Passengers heading into London typically add a Travelcard onto their rail ticket – with the total cost normally cheaper than if they were to pay separately for all journeys.
The Campaign for Better Transport published figures showing the impact of removing the day Travelcard as it launched a ‘Don’t Cut The Card’ campaign.
It estimated a family of four from Chelmsford would pay £81.60 rather than £71, while a family travelling from Bishop’s Stortford would pay £81.05 rather than £68.
Norman Baker, from the Campaign for Better Transport, said: “At a time when we should be doing all we can to encourage people to use green public transport to access London’s shops and attractions, this move is going in entirely the wrong direction.
“Public transport works best when you can use one ticket for your whole journey, so we need more, not less, integrated ticketing.
“Transport for London must rethink its plans as a matter of urgency and work together with the Department for Transport and the train operating companies to find a way to save the Day Travelcard from extinction.”
About 65,000 day Travelcards are bought on an average day. Weekly and monthly Travelcards are being retained.
From January, travellers will have to buy a national rail ticket and then use Contactless or Oyster cards to travel on public transport within the capital. This will make it more difficult to access child fares and other discounted fares.
City Hall’s own calculations admit the cost of travel into London will become “slightly more or materially more expensive” for adults.
Off-peak travel will typically increase by £1 to £3 if all journeys on TfL services are within zones 1-2, but between £3 and £10 for journeys out to zone 6.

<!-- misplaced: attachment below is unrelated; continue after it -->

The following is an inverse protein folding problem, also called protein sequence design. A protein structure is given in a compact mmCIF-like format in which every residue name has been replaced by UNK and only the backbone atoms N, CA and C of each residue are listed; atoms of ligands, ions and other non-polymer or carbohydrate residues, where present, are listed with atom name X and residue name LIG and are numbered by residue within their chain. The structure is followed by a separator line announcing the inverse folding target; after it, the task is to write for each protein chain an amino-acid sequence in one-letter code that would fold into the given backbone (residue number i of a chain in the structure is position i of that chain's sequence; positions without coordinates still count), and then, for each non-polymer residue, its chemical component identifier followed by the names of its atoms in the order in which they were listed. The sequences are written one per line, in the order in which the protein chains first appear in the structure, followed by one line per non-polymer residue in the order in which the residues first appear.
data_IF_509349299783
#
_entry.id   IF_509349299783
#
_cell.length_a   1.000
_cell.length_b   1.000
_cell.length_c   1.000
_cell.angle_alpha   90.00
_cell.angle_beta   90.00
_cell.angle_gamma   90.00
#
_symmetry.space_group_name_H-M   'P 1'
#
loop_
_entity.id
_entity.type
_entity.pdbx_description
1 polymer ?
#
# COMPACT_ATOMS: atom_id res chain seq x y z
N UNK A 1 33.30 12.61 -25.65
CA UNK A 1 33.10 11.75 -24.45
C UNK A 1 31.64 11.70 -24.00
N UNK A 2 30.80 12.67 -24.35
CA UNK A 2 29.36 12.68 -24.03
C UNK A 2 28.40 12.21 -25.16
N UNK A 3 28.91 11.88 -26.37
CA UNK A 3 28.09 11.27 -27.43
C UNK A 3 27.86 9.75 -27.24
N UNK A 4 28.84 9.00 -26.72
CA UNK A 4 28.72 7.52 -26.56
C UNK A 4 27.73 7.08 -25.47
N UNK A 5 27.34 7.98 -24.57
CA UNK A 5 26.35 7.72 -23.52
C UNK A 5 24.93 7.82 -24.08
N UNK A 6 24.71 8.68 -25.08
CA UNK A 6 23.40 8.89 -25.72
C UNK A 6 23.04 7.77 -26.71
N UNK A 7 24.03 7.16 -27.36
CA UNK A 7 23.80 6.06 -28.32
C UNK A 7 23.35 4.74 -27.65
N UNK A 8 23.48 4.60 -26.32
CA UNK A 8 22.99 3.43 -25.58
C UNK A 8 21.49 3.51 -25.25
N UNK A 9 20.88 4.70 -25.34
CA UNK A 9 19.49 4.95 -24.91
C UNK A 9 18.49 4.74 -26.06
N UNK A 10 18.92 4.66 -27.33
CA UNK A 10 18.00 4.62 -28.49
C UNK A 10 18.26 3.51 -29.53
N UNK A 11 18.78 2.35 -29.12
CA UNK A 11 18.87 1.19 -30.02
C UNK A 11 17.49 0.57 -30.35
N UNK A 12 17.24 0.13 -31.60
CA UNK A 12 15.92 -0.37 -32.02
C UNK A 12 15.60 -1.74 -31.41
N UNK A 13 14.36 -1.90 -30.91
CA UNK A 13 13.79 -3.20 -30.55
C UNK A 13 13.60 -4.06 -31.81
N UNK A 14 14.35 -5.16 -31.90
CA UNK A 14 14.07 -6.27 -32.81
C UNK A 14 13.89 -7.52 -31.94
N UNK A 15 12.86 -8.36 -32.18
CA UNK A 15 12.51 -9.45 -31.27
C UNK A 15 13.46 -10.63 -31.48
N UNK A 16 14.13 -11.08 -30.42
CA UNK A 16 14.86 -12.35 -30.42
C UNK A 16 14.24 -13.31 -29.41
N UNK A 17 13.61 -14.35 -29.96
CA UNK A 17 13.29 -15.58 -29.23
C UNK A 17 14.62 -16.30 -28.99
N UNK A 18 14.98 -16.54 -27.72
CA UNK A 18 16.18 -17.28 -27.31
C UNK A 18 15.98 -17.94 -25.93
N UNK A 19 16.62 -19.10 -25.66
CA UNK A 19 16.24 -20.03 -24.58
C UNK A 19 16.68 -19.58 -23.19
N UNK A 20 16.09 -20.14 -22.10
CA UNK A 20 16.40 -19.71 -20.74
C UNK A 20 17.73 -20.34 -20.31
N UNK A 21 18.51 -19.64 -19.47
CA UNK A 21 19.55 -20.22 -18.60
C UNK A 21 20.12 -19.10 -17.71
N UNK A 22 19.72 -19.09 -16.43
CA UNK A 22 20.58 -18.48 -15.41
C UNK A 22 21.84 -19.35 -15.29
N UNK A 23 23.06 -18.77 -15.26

Rail firms have warned the loss of the Travelcard will discourage people to visit London – and lose them £40m a year in fares.
Steve White, managing director of Southeastern, which expects to lose £6m, said: “It will depress the recovery of one of our slowest recovering areas. We are disappointed that this particular product will not be available.”
Claire Mann, managing director of South Western Railway, said: “We are disappointed with the withdrawal of the Travelcard. We want to work with the other train operating companies and the Rail Delivery Group to see if we can keep this going.”
Seb Dance, the deputy mayor for London, said the share of income received by TfL from Travelcards was “well below the price paid for the same tickets sold within London”. This effectively meant that London travellers were subsidising those from outside the capital.
A spokesperson for Mr Khan said: “The mayor is being forced to consider the withdrawal of Day Travelcards in order to meet the requirements of the Government’s funding settlement with TfL. He has been clear he does not want to do so, but he has been left with no viable alternative.
“The mayor’s team is actively discussing all options with train operating companies, and is working with them to try to find a financially acceptable alternative that would allow Day Travelcards to remain available.”
The changes will also result in the withdrawal of child day Travelcards – requiring young travellers to apply for a Zip card, which provides free and discounted travel for those aged under 18, in advance of coming to the capital.
The Group Day Travelcard, the Discounted Day Travelcard (which provides a one-third discount with a National Rail railcards) and the Weekend Travelcard are also being withdrawn.